These images were captured using a biological laboratory microscope.

Wednesday, June 10, 2009

Plan Objectives vs Semi-Plan Objectives

There are typically three types of brightfield microscope objectives that you may encounter.
  1. Standard Achromat Objectives
  2. Semi-Plan Objectives
  3. Plan Objectives
Microscope lenses are curved, resulting in an image that is slightly out of focus at the edges when using a standard achromat objective. An achromat objective guarantees that 60% of the field of view will have a quality flat focus. Semi-plan objectives guarantee a flat field for 80% of the field of view. Plan objectives guarantee 100% and are the best quality objectives.

"Achromat" actually refers to the correcting for color dispersion effects, and you may run across descriptions such as plan achromat objectives or even semi-plan achromat objectives.

Image of frog's blood captured with the Motic BA310 using plan objectives at 1000x magnificaiton. You can learn more about microscope objective lenses here.

Tuesday, June 9, 2009

Koehler Illumination

Koehler microscope illumination produces illumination on the specimen that is uniform in brightness and free from glare. It is especially helpful when performing photo microscopy. Koehler illumination was first introduced in 1893 by August Kohler, who was working for the Carl Zeiss corporation.

When using Koehler illumination it is important to align the condenser lens for optimal illumination. Here are a few simple steps to follow:
  1. Focus on your sample in brightfield mode.
  2. Close the field diaphragm (your image will now have a dark cirlce around it and may be slightly out of focus at the edges).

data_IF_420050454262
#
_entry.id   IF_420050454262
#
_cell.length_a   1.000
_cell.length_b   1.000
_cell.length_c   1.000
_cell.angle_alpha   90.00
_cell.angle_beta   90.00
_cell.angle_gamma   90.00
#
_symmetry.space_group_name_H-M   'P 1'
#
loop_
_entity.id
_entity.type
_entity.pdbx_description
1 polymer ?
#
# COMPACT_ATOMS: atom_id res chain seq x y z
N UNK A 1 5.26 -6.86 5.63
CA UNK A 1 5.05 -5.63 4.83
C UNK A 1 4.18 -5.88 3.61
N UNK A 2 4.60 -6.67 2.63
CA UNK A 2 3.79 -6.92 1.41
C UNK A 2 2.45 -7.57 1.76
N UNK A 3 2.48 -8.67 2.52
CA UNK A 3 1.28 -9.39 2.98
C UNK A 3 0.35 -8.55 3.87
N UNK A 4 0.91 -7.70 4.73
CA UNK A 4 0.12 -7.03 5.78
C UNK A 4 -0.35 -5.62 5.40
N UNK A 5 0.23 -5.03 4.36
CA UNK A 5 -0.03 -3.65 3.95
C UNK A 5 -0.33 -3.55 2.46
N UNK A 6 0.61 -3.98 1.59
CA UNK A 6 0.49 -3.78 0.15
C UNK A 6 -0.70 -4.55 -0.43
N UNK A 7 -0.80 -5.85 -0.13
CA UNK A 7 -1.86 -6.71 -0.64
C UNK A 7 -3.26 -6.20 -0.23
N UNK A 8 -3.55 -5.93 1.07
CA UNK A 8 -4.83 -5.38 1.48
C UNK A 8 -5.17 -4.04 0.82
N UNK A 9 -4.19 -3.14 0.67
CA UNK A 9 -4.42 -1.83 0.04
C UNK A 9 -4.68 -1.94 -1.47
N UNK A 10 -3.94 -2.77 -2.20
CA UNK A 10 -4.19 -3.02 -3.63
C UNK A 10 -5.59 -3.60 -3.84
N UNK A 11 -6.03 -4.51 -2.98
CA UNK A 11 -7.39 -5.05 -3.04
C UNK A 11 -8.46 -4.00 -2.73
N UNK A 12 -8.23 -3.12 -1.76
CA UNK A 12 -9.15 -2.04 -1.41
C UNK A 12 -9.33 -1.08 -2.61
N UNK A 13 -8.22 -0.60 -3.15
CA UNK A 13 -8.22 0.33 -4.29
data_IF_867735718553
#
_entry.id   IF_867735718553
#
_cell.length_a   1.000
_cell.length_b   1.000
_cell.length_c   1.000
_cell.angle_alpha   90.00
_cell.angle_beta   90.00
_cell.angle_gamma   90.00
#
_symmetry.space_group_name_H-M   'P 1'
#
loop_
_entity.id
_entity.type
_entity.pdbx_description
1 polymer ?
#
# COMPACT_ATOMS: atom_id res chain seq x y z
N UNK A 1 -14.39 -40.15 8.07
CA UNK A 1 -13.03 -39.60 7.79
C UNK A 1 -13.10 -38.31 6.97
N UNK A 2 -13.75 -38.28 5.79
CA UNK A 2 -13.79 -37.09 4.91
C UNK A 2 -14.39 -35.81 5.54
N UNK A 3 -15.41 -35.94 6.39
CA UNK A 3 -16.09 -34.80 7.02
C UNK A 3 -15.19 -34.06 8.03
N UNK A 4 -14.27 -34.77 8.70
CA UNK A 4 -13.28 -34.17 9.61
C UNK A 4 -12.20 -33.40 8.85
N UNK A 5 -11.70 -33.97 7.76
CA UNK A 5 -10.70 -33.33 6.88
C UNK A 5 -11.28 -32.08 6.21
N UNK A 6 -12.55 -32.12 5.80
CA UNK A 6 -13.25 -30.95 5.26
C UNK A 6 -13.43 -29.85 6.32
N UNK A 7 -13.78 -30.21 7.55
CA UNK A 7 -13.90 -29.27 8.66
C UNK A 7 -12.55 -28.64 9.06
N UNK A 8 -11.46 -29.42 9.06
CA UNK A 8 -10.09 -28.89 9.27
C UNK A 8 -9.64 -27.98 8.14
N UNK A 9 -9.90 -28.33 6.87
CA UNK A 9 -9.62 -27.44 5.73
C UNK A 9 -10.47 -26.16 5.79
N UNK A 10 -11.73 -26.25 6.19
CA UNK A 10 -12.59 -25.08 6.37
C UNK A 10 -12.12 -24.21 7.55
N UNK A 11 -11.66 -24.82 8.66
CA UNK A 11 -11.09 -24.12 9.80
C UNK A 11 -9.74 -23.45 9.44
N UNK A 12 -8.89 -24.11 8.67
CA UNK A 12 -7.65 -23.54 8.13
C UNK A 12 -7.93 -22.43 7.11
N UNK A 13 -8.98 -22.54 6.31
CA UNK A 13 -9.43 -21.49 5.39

3. Focus the diaphragm so the edges of your image are crisp and sharp, the black circle still remains around the image.
  4. Center the image using the two centering screws. (The image with the dark circle around it should now be in the center of your field of view).
  5. Open up the field diaphragm again so the entire specimen fills the field of view and the dark circle disappears.
The Motic BA310 microscope is an example of a microscope with Koehler illumination.

Monday, June 8, 2009

Microscope Resolution and Empty Magnification

A common misconception in microscopy is that more magnification is always better. When using a microscope there is a magnification combination of objective + eyepieces that is best for optimal resolution. This ideal magnification can be found using the numerical aperture of the microscope objective.

The formula to find the best microscope objective and eyepiece combination is to take the numerical aperture (NA) and multiply it by 500 to determine the low end magnification and NA x 1000 for the high end magnification. Once you determine the range, then take the objective magnification x eyepiece magnification and if it results in a magnification outside your optical magnification it would be best to use a different eyepiece / objective combination.